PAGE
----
Aortic stenosis is a degenerative condition that develops as a result of scarring and calcium formation on the flaps of the aortic valve. When the heart squeezes, the heart ejects blood through an open aortic valve, thereby delivering blood to meet the body’s demands. In adults, scarring of the aortic valve flaps, or leaflets, restricts the valve’s ability to open and reduces the flow of blood through the aortic valve. This condition is called aortic stenosis. Patients with severe aortic stenosis may experience symptoms of chest discomfort, shortness of breath, or even fainting and these symptoms are associated with an increased risk of premature death.
In the past, the only successful treatment of aortic stenosis has been open heart surgery which involves removal of a patient’s aortic valve and replacing it with a new, artificial valve. Although this operation has an excellent track record of success, many patients with aortic stenosis are not ideal candidates for major open heart surgery due to coexisting medical illnesses or advanced age.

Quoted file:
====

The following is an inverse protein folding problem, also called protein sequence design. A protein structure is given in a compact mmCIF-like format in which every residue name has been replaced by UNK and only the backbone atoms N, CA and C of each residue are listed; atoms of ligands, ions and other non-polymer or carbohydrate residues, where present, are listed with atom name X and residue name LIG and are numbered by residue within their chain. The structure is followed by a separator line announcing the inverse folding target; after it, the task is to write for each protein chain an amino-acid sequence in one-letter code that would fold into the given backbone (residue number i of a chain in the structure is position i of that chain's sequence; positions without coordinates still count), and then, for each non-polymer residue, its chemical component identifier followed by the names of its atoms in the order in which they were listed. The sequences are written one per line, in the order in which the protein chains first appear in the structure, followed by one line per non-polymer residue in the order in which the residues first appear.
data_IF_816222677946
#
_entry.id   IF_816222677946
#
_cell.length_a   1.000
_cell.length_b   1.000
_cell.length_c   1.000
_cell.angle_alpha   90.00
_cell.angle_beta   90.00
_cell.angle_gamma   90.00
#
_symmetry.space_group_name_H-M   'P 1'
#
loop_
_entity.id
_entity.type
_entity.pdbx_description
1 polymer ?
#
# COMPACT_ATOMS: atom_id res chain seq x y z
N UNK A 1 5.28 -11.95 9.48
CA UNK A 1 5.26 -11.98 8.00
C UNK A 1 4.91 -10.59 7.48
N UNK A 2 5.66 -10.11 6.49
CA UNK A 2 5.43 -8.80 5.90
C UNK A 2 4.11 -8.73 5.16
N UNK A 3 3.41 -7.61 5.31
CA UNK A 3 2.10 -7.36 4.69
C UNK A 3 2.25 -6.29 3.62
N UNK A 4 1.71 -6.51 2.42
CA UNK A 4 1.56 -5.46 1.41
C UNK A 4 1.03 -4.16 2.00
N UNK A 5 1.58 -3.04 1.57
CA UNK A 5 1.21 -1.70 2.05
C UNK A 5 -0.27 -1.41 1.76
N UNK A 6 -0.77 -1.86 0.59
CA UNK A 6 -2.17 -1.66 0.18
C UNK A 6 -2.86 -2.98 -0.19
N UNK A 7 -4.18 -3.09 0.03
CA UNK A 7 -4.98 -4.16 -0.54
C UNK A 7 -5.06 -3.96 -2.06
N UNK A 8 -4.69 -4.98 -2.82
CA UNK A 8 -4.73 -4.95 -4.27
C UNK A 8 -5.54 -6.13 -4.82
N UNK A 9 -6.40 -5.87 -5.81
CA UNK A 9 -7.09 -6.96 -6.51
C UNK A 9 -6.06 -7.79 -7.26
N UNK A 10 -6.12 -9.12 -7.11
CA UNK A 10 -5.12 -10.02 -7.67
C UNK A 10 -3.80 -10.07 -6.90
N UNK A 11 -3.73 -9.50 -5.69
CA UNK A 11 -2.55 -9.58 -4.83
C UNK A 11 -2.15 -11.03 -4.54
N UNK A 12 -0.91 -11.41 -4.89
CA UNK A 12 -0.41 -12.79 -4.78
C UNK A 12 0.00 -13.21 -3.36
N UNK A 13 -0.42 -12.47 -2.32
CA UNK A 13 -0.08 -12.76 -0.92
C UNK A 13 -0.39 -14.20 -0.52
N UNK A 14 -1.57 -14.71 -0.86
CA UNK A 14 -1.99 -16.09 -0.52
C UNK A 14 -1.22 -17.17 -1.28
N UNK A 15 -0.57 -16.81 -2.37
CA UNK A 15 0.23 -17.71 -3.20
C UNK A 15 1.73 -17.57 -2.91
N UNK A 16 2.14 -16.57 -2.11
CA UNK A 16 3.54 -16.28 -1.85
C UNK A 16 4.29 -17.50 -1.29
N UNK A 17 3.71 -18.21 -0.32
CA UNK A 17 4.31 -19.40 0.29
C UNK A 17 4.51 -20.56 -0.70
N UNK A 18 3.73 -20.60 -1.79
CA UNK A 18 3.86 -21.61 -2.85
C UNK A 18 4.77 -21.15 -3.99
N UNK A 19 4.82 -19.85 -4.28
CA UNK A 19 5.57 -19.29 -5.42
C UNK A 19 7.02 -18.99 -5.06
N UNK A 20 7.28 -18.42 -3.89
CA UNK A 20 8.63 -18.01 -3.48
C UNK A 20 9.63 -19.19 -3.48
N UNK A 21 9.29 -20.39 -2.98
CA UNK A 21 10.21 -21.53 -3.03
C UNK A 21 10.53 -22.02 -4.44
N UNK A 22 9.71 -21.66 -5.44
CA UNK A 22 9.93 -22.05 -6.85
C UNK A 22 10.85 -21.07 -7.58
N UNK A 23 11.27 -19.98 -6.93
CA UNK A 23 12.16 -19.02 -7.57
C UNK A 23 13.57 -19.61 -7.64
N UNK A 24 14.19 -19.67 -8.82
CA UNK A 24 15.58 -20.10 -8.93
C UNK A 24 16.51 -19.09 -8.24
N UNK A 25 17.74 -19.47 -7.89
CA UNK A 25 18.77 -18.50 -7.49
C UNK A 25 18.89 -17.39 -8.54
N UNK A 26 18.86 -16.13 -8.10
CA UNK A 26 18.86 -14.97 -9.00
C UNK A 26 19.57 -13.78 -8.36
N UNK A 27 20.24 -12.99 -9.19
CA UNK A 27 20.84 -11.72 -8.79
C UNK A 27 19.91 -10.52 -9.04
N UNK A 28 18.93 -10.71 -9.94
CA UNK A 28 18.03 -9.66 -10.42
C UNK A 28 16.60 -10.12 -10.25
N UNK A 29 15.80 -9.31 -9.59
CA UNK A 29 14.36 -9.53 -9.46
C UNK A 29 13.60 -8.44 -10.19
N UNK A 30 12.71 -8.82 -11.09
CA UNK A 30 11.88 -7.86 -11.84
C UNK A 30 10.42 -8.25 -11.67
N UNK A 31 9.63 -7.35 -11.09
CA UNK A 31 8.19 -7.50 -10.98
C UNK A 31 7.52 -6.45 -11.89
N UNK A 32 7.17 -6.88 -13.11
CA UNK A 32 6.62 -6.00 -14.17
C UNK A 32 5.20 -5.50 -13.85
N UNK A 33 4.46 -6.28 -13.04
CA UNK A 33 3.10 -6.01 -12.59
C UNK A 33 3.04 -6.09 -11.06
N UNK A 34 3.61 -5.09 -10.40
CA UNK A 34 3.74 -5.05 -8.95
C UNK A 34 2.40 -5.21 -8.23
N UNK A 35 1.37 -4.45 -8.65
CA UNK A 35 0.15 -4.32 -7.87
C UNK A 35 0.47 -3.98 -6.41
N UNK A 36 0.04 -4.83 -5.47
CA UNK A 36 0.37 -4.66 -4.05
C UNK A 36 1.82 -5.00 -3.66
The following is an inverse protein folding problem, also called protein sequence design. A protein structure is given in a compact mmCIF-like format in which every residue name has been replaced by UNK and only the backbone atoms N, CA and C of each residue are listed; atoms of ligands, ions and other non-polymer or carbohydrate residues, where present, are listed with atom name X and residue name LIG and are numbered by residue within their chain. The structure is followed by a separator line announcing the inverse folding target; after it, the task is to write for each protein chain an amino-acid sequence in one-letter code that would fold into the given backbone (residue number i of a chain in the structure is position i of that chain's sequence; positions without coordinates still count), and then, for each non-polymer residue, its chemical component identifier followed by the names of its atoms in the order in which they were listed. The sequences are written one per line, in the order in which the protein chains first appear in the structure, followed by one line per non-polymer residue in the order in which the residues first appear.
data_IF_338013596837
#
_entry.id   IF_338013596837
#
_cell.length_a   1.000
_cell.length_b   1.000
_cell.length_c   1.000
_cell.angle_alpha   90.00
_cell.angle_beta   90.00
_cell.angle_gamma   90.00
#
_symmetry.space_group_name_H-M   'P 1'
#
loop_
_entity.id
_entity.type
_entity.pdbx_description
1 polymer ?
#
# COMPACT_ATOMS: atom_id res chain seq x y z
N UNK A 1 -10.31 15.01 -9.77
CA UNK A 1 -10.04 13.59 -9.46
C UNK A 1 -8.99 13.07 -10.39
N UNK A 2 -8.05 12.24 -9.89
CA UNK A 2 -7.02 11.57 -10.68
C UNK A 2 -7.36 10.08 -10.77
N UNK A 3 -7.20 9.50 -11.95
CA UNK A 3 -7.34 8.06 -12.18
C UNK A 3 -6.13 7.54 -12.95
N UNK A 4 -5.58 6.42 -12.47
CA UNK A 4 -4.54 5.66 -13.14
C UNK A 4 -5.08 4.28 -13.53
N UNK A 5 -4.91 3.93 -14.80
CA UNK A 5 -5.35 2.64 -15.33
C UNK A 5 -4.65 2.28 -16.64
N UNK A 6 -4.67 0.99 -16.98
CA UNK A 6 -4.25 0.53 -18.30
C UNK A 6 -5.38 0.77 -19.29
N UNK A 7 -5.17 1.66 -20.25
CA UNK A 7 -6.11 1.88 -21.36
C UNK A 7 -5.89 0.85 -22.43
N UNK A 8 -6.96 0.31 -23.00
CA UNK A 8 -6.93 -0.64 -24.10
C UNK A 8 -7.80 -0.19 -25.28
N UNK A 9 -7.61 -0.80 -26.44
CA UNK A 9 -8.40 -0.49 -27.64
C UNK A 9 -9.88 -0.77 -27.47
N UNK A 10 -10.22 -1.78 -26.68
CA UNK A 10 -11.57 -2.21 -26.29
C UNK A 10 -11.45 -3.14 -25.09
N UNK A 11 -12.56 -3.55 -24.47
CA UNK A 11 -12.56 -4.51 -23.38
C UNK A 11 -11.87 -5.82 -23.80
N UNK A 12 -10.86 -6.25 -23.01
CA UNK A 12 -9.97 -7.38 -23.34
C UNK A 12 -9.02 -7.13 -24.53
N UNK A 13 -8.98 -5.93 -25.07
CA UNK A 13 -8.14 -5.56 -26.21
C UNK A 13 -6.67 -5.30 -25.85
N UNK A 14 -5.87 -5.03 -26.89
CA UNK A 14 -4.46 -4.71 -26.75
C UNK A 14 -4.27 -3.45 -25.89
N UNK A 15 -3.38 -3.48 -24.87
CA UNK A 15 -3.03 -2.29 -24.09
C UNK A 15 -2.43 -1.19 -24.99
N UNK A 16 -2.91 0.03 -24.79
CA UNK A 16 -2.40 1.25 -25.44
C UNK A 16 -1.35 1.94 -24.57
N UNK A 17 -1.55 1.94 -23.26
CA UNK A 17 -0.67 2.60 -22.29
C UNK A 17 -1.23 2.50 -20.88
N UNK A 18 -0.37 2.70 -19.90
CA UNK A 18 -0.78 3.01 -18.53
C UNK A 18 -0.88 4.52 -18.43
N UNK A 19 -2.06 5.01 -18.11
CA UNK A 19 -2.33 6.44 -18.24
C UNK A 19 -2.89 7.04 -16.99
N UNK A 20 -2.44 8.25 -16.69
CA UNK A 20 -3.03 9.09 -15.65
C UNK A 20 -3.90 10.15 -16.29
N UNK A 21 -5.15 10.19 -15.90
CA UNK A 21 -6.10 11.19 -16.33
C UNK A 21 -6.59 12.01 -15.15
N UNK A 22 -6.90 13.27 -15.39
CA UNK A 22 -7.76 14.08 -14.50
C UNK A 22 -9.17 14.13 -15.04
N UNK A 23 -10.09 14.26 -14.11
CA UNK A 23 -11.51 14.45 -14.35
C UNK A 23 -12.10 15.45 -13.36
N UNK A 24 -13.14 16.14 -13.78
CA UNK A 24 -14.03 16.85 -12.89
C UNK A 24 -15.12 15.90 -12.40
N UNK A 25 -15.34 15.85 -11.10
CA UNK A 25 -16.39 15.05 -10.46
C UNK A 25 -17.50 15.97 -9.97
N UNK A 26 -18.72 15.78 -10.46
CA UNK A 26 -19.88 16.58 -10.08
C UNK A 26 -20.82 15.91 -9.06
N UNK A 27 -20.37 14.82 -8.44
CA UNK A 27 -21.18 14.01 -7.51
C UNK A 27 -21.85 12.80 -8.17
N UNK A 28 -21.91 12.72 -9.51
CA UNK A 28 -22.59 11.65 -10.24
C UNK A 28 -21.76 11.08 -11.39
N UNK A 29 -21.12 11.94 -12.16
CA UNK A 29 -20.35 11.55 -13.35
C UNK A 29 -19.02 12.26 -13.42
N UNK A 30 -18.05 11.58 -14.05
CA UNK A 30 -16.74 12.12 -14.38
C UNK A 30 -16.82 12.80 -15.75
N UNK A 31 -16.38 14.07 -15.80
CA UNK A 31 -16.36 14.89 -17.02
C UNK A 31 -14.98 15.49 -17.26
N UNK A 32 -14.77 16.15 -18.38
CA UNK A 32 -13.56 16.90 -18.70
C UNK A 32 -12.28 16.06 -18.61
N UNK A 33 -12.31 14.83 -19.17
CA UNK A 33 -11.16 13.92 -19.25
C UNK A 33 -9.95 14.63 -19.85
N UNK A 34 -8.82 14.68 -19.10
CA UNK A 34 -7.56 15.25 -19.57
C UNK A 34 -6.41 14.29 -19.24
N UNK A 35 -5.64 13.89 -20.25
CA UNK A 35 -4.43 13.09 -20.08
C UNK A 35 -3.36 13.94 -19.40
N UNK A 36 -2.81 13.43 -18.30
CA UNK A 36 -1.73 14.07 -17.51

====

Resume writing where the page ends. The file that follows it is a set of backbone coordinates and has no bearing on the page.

Transcatheter aortic valve replacement (TAVR or TAVI) is a revolutionary minimally invasive treatment alternative for many patients with aortic stenosis. In this procedure, a team of cardiologists and cardiothoracic surgeons threads a catheter-mounted heart valve through either a puncture in the femoral artery or through a small chest incision. The new TAVR valve is positioned within the patient’s old damaged valve, then it unfolds and pushes aside the malfunctioning original aortic valve. The new TAVR valve immediately begins functioning, restoring normal blood flow without subjecting the patient to an open heart operation.
In the United States, 98% of patients who undergo TAVR are able to have the TAVR valve inserted through a puncture in the femoral artery (a large blood vessel in the groin), often without the requirement for general anesthesia. Head to head comparisons of transcatheter aortic valve replacement versus open surgical aortic valve replacement in patients considered to be at increased risk of surgical complications have demonstrated that TAVR patients achieve similar results to patients who underwent open heart surgery – but with fewer complications and shorter hospital stays!
In the age of great technological advancements in the treatment of valvular heart disease, patients with significant aortic stenosis should seek out a specialty heart team, composed of both cardiologists and cardiac surgeons, so they may explore both surgical and transcatheter treatment options for the treatment of aortic stenosis.